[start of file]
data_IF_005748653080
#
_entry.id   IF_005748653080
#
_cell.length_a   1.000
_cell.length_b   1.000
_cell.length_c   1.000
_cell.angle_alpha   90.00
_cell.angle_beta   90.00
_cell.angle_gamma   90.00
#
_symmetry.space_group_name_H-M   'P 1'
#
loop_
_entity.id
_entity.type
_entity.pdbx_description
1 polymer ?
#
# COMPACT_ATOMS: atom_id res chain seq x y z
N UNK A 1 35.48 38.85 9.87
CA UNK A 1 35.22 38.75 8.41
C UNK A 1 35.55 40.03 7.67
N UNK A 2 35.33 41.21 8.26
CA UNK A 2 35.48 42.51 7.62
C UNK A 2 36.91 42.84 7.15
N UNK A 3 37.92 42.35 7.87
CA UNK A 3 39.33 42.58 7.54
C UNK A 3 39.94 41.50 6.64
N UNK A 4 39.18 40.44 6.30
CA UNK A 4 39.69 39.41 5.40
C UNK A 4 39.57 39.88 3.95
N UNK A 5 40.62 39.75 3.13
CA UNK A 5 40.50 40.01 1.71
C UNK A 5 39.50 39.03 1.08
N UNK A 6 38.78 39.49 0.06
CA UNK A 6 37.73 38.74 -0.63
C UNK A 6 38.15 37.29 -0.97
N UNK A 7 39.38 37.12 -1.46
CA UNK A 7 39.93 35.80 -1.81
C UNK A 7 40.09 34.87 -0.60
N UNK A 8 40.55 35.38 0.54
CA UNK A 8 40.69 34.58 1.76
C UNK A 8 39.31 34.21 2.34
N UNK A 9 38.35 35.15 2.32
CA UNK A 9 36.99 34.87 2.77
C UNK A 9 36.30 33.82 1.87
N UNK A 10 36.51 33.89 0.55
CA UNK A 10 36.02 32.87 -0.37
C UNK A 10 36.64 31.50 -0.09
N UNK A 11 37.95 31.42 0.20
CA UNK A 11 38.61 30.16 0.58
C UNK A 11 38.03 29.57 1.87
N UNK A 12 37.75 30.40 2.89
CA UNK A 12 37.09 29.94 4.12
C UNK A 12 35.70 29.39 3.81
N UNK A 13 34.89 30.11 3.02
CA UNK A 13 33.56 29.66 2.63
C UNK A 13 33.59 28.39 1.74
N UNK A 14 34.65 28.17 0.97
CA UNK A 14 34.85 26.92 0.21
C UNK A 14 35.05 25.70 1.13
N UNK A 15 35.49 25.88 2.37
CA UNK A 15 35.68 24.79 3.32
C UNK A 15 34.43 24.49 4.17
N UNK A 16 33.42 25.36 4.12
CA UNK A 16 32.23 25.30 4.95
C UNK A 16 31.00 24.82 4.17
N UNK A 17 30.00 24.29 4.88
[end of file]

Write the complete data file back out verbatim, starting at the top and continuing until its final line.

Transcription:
data_IF_005748653080
#
_entry.id   IF_005748653080
#
_cell.length_a   1.000
_cell.length_b   1.000
_cell.length_c   1.000
_cell.angle_alpha   90.00
_cell.angle_beta   90.00
_cell.angle_gamma   90.00
#
_symmetry.space_group_name_H-M   'P 1'
#
loop_
_entity.id
_entity.type
_entity.pdbx_description
1 polymer ?
#
# COMPACT_ATOMS: atom_id res chain seq x y z
N UNK A 1 35.48 38.85 9.87
CA UNK A 1 35.22 38.75 8.41
C UNK A 1 35.55 40.03 7.67
N UNK A 2 35.33 41.21 8.26
CA UNK A 2 35.48 42.51 7.62
C UNK A 2 36.91 42.84 7.15
N UNK A 3 37.92 42.35 7.87
CA UNK A 3 39.33 42.58 7.54
C UNK A 3 39.94 41.50 6.64
N UNK A 4 39.18 40.44 6.30
CA UNK A 4 39.69 39.41 5.40
C UNK A 4 39.57 39.88 3.95
N UNK A 5 40.62 39.75 3.13
CA UNK A 5 40.50 40.01 1.71
C UNK A 5 39.50 39.03 1.08
N UNK A 6 38.78 39.49 0.06
CA UNK A 6 37.73 38.74 -0.63
C UNK A 6 38.15 37.29 -0.97
N UNK A 7 39.38 37.12 -1.46
CA UNK A 7 39.93 35.80 -1.81
C UNK A 7 40.09 34.87 -0.60
N UNK A 8 40.55 35.38 0.54
CA UNK A 8 40.69 34.58 1.76
C UNK A 8 39.31 34.21 2.34
N UNK A 9 38.35 35.15 2.32
CA UNK A 9 36.99 34.87 2.77
C UNK A 9 36.30 33.82 1.87
N UNK A 10 36.51 33.89 0.55
CA UNK A 10 36.02 32.87 -0.37
C UNK A 10 36.64 31.50 -0.09
N UNK A 11 37.95 31.42 0.20
CA UNK A 11 38.61 30.16 0.58
C UNK A 11 38.03 29.57 1.87
N UNK A 12 37.75 30.40 2.89
CA UNK A 12 37.09 29.94 4.12
C UNK A 12 35.70 29.39 3.81
N UNK A 13 34.89 30.11 3.02
CA UNK A 13 33.56 29.66 2.63
C UNK A 13 33.59 28.39 1.74
N UNK A 14 34.65 28.17 0.97
CA UNK A 14 34.85 26.92 0.21
C UNK A 14 35.05 25.70 1.13
N UNK A 15 35.49 25.88 2.37
CA UNK A 15 35.68 24.79 3.32
C UNK A 15 34.43 24.49 4.17
N UNK A 16 33.42 25.36 4.12
CA UNK A 16 32.23 25.30 4.95
C UNK A 16 31.00 24.82 4.17
N UNK A 17 30.00 24.29 4.88